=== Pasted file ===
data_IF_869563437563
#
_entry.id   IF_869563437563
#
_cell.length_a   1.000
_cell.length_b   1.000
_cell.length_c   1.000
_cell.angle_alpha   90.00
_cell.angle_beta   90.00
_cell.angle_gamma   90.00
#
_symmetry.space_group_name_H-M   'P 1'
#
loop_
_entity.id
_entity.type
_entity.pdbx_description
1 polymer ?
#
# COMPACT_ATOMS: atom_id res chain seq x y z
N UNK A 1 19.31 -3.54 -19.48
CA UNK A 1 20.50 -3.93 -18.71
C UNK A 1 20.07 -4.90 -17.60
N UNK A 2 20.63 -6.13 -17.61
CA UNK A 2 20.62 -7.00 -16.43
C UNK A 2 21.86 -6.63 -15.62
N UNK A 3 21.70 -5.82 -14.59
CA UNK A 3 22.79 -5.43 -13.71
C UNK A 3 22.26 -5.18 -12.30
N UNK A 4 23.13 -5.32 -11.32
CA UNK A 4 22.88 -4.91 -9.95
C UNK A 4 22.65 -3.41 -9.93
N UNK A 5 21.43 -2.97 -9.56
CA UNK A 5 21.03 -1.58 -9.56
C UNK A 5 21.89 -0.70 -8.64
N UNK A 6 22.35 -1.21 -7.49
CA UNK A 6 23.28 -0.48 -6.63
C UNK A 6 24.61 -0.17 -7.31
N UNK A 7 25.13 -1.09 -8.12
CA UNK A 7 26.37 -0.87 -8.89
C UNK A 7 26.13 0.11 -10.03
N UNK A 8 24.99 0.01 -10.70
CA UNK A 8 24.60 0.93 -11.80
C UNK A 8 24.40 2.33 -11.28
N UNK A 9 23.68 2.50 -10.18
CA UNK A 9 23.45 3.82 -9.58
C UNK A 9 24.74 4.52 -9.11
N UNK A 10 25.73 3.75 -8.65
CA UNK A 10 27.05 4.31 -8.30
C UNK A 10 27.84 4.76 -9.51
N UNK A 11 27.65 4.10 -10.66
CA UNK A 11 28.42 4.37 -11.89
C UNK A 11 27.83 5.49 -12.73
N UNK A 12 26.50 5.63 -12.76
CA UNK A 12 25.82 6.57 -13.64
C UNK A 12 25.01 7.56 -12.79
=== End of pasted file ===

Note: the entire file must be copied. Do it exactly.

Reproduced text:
data_IF_869563437563
#
_entry.id   IF_869563437563
#
_cell.length_a   1.000
_cell.length_b   1.000
_cell.length_c   1.000
_cell.angle_alpha   90.00
_cell.angle_beta   90.00
_cell.angle_gamma   90.00
#
_symmetry.space_group_name_H-M   'P 1'
#
loop_
_entity.id
_entity.type
_entity.pdbx_description
1 polymer ?
#
# COMPACT_ATOMS: atom_id res chain seq x y z
N UNK A 1 19.31 -3.54 -19.48
CA UNK A 1 20.50 -3.93 -18.71
C UNK A 1 20.07 -4.90 -17.60
N UNK A 2 20.63 -6.13 -17.61
CA UNK A 2 20.62 -7.00 -16.43
C UNK A 2 21.86 -6.63 -15.62
N UNK A 3 21.70 -5.82 -14.59
CA UNK A 3 22.79 -5.43 -13.71
C UNK A 3 22.26 -5.18 -12.30
N UNK A 4 23.13 -5.32 -11.32
CA UNK A 4 22.88 -4.91 -9.95
C UNK A 4 22.65 -3.41 -9.93
N UNK A 5 21.43 -2.97 -9.56
CA UNK A 5 21.03 -1.58 -9.56
C UNK A 5 21.89 -0.70 -8.64
N UNK A 6 22.35 -1.21 -7.49
CA UNK A 6 23.28 -0.48 -6.63
C UNK A 6 24.61 -0.17 -7.31
N UNK A 7 25.13 -1.09 -8.12
CA UNK A 7 26.37 -0.87 -8.89
C UNK A 7 26.13 0.11 -10.03
N UNK A 8 24.99 0.01 -10.70
CA UNK A 8 24.60 0.93 -11.80
C UNK A 8 24.40 2.33 -11.28
N UNK A 9 23.68 2.50 -10.18
CA UNK A 9 23.45 3.82 -9.58
C UNK A 9 24.74 4.52 -9.11
N UNK A 10 25.73 3.75 -8.65
CA UNK A 10 27.05 4.31 -8.30
C UNK A 10 27.84 4.76 -9.51
N UNK A 11 27.65 4.10 -10.66
CA UNK A 11 28.42 4.37 -11.89
C UNK A 11 27.83 5.49 -12.73
N UNK A 12 26.50 5.63 -12.76
CA UNK A 12 25.82 6.57 -13.64
C UNK A 12 25.01 7.56 -12.79